Photograph of brain wave patterns on an EEG of a pediatric patient

Seizure types & triggers

Guide for schools

School staff should be aware of the different epilepsy seizure types and triggers, so they can identify them, make adjustments and plan accordingly. 

Seizure types 

With epilepsy, there are two main types of seizure: 

Generalised onset seizures, which occur when the whole brain is affected by abnormal electrical activity. The young person becomes unconscious, though sometimes only briefly. Find out more about generalised onset seizures by clicking here

Focal onset seizures, which occur when one area of the brain is affected by abnormal electrical activity. The symptoms and level of consciousness depend on the area of the brain involved. Find out more about focal onset seizures by clicking here

Seizures can be difficult to spot, with absence seizures – a type of generalised onset seizure – often mistaken for daydreaming, and focal onset seizures taken for difficult or unusual behaviour.  

Other seizures may be put down to clumsiness or falls. 

Where appropriate, staff should be trained to know exactly what to do if a young person has a seizure click here to read more.

See also Keeping accurate seizure records in schools and Individual Healthcare Plans. 

You can also find out more here about managing seizures by clicking here.

Seizure triggers  

Commonly reported seizure triggers include: 

  • Overtiredness 
  • Dehydration 
  • Fluctuating blood glucose levels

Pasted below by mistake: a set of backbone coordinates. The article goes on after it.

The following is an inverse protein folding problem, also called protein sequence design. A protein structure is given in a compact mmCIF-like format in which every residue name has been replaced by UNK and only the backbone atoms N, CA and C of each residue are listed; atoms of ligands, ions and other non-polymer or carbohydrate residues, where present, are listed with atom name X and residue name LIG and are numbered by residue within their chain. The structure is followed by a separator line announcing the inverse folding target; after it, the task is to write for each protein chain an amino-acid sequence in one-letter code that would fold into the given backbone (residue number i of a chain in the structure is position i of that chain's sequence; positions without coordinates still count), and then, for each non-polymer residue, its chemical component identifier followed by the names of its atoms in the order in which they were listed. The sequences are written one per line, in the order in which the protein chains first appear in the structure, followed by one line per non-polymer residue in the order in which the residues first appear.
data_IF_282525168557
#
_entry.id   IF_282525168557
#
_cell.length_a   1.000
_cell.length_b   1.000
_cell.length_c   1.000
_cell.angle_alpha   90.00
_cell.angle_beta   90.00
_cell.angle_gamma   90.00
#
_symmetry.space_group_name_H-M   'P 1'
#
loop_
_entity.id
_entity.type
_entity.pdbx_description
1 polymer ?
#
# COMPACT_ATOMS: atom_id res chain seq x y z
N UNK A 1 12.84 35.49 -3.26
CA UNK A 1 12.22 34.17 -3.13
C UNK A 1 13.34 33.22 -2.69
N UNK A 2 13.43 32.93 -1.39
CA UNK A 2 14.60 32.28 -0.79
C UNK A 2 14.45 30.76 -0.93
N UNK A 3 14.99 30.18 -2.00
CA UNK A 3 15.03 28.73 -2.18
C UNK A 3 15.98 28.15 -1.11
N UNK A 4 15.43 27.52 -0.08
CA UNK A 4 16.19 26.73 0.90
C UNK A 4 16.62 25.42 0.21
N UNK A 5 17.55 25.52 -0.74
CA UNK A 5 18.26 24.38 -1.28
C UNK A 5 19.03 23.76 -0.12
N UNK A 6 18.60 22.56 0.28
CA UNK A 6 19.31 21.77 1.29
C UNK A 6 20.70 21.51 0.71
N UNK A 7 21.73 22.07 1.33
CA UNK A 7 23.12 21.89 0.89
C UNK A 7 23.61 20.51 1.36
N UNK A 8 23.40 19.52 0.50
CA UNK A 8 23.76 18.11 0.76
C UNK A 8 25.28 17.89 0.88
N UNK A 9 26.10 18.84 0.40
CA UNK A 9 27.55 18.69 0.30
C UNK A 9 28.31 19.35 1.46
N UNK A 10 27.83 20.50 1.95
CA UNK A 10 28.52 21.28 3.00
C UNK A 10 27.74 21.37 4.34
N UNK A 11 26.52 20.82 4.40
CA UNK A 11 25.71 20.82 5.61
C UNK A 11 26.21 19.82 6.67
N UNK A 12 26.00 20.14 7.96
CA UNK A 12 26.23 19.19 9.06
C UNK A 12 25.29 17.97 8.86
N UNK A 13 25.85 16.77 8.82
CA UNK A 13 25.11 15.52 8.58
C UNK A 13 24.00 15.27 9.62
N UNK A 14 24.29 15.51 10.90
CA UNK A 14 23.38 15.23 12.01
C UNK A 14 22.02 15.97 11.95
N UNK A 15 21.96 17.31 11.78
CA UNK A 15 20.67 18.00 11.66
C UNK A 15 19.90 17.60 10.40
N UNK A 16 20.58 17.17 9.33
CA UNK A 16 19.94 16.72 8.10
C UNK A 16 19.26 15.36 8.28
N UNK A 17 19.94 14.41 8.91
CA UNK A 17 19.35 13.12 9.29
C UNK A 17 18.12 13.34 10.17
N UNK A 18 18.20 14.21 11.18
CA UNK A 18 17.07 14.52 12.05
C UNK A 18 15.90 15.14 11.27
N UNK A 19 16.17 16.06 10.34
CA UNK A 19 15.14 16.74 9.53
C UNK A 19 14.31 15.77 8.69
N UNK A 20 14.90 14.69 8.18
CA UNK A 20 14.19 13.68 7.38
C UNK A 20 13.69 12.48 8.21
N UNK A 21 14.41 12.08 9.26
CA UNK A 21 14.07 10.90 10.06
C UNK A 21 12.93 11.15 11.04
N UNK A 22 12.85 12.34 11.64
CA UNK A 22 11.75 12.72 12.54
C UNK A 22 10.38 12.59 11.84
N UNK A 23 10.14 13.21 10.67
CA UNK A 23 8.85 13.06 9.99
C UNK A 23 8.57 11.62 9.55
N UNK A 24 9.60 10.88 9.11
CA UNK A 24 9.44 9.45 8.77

• Illness or fever 
  • Stress and anxiety 
  • Overexcitement 
  • Changes in medication or missed doses 
  • Hormonal changes during puberty for both boys and girls, including menstruation 
  • Photosensitivity (flashing or flickering lights), which affects about 3% of young people with epilepsy 
  • Alcohol or recreational drugs 

Find out more about seizure triggers by clicking here

You should take these possible seizure triggers into account when planning activities.  If a young person with epilepsy is more likely to have seizures when they’re tired, you could arrange for them to start school later on some days, particularly if they’ve had seizures overnight.  Regular sleep patterns are important, so bear this in mind when planning residential trips.  Encouraging young people to live as normal life as possible, eat healthy snacks during break times will keep blood sugar levels balanced.  Also, as stress is a significant trigger for seizures, teaching stress management and relaxation skills could be beneficial. 

Risk assessment and safety precautions 

It’s important to risk-assess activities, put in place safety precautions and make reasonable adjustments to ensure all children and young people in schools have full access to the curriculum. 

Find out more about supporting pupils with medical conditions in the different UK nations here, and UK education laws and guidance relating to medical conditions here. 


Also in this section of the guide

Emergency medication

Young Epilepsy’s information for schools about status epilepticus and emergency medication, including training and storage

Also in this section of the guide

Epilepsy treatments

Information for schools about epilepsy anti-seizure medications and other epilepsy treatments.

Young Epilepsy Guide for Schools

Other sections of the guide that may be of interest

Young Epilepsy Guide for Schools

UK legal frameworks

An overview of the different laws and systems in England, Northern Ireland, Scotland and Wales

Young Epilepsy Guide for Schools

Key elements of support

The key elements of support that schools should have in place to ensure all young people with epilepsy are safe and included in school life

Young Epilepsy Guide for Schools

Epilepsy impact on emotions & behaviour

Epilepsy can have a profound effect on a young person's emotions and behaviour, which can produce a range of emotional responses that make academic achievement at school difficult.